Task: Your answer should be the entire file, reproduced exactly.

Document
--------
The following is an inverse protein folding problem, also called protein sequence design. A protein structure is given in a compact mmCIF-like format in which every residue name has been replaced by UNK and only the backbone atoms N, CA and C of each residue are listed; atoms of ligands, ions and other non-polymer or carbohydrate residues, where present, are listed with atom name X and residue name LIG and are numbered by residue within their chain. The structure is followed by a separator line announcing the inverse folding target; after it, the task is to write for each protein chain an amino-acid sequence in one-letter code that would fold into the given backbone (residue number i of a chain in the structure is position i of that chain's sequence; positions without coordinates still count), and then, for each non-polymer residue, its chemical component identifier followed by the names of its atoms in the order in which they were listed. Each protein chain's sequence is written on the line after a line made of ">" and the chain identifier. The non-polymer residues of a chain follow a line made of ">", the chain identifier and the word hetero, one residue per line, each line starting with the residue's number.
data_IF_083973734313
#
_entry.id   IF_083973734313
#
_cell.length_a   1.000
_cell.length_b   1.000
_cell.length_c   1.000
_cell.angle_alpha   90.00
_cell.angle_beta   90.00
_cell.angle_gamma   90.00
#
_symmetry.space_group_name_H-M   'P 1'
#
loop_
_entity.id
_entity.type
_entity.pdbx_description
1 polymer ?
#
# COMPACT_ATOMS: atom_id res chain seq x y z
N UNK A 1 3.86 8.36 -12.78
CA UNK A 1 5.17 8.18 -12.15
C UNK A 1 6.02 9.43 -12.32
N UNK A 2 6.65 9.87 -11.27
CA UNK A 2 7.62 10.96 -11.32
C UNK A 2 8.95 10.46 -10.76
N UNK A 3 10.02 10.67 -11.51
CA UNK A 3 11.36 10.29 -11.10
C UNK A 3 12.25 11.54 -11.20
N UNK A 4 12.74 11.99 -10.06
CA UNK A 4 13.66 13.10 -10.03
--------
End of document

The following is an inverse protein folding problem, also called protein sequence design. A protein structure is given in a compact mmCIF-like format in which every residue name has been replaced by UNK and only the backbone atoms N, CA and C of each residue are listed; atoms of ligands, ions and other non-polymer or carbohydrate residues, where present, are listed with atom name X and residue name LIG and are numbered by residue within their chain. The structure is followed by a separator line announcing the inverse folding target; after it, the task is to write for each protein chain an amino-acid sequence in one-letter code that would fold into the given backbone (residue number i of a chain in the structure is position i of that chain's sequence; positions without coordinates still count), and then, for each non-polymer residue, its chemical component identifier followed by the names of its atoms in the order in which they were listed. Each protein chain's sequence is written on the line after a line made of ">" and the chain identifier. The non-polymer residues of a chain follow a line made of ">", the chain identifier and the word hetero, one residue per line, each line starting with the residue's number.
data_IF_083973734313
#
_entry.id   IF_083973734313
#
_cell.length_a   1.000
_cell.length_b   1.000
_cell.length_c   1.000
_cell.angle_alpha   90.00
_cell.angle_beta   90.00
_cell.angle_gamma   90.00
#
_symmetry.space_group_name_H-M   'P 1'
#
loop_
_entity.id
_entity.type
_entity.pdbx_description
1 polymer ?
#
# COMPACT_ATOMS: atom_id res chain seq x y z
N UNK A 1 3.86 8.36 -12.78
CA UNK A 1 5.17 8.18 -12.15
C UNK A 1 6.02 9.43 -12.32
N UNK A 2 6.65 9.87 -11.27
CA UNK A 2 7.62 10.96 -11.32
C UNK A 2 8.95 10.46 -10.76
N UNK A 3 10.02 10.67 -11.51
CA UNK A 3 11.36 10.29 -11.10
C UNK A 3 12.25 11.54 -11.20
N UNK A 4 12.74 11.99 -10.06
CA UNK A 4 13.66 13.10 -10.03